The government officials were ranked in 18 levels, ranging from first senior rank (정1품, 正一品) down to ninth junior rank (종9품, 從九品) based on seniority and promotion, which was achieved through the royal decree based on examination or recommendation. The officials from 1st senior rank to 3rd senior rank wore red robes while those from 3rd junior rank to 6th junior rank wore blue and those below wore green robes.
Here a government official refers to one who occupied a type of office that gave its holder a yangban status - semi-hereditary nobility that was effective for three generations. In order to become such an official, one had to pass a series of gwageo examinations. There were three kinds of gwageo exams - literary, military, and miscellaneous, among which literary route was the most prestigious. (Many of key posts including all Censorate posts were open only to officials who advanced through literary exam.) In case of literary route, there was a series of four tests, all of which one had to pass in order to qualify to become an official. 33 candidates who were chosen in this manner took the final exam before the king for placement. The candidate with the highest score was appointed to a position of 6th junior rank (a jump of six ranks). Two candidates with the next two highest scores were appointed to a position of 7th junior rank. Seven candidates with next highest scores were assigned to 8th junior rank while the remaining 23 candidates were given 9th junior rank, the lowest of 18 ranks.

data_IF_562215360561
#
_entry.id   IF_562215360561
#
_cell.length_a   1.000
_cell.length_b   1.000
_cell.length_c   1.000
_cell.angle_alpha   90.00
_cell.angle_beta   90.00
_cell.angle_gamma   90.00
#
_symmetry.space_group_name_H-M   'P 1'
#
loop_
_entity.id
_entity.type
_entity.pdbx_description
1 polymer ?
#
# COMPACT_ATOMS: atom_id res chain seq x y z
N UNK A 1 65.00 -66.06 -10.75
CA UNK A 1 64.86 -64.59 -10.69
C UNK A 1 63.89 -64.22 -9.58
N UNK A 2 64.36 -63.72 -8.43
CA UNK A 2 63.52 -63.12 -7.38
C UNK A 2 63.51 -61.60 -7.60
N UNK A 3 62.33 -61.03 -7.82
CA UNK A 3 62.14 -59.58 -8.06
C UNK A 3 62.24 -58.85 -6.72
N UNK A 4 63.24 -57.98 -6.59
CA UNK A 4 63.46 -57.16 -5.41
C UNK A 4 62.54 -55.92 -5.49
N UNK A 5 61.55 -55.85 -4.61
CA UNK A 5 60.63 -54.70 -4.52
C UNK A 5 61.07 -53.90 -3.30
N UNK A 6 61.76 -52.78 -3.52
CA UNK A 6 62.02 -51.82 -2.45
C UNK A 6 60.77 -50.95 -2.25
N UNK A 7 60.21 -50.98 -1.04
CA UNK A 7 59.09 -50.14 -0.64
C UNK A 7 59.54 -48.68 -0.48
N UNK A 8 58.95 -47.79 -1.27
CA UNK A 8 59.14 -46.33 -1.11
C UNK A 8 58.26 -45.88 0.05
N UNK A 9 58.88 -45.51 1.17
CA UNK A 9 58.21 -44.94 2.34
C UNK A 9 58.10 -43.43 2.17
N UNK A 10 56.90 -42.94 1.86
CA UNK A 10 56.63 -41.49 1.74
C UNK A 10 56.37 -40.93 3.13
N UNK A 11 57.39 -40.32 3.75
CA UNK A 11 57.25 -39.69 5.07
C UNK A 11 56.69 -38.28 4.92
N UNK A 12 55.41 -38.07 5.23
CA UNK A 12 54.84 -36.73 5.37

The officials of 1st senior rank, 1st junior rank, and 2nd senior rank were addressed with honorific "dae-gam" (대감, 大監) while those of 2nd junior rank and 3rd senior rank were addressed with honorific "yeong-gam" (영감, 令監). These red-robed officials, collectively called "dangsanggwan" (당상관, 堂上官), took part in deciding government policies by attending cabinet meetings. The rest of ranked officials were called "danghagwan" (당하관, 堂下官).
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Famous quotes containing the word officials:
“The conflict between the men who make and the men who report the news is as old as time. News may be true, but it is not truth, and reporters and officials seldom see it the same way.... In the old days, the reporters or couriers of bad news were often put to the gallows; now they are given the Pulitzer Prize, but the conflict goes on.”
—James Reston (b. 1909)
“The ordinary man is an anarchist. He wants to do as he likes. He may want his neighbour to be governed, but he himself doesnt want to be governed. He is mortally afraid of government officials and policemen.”
—George Bernard Shaw (18561950)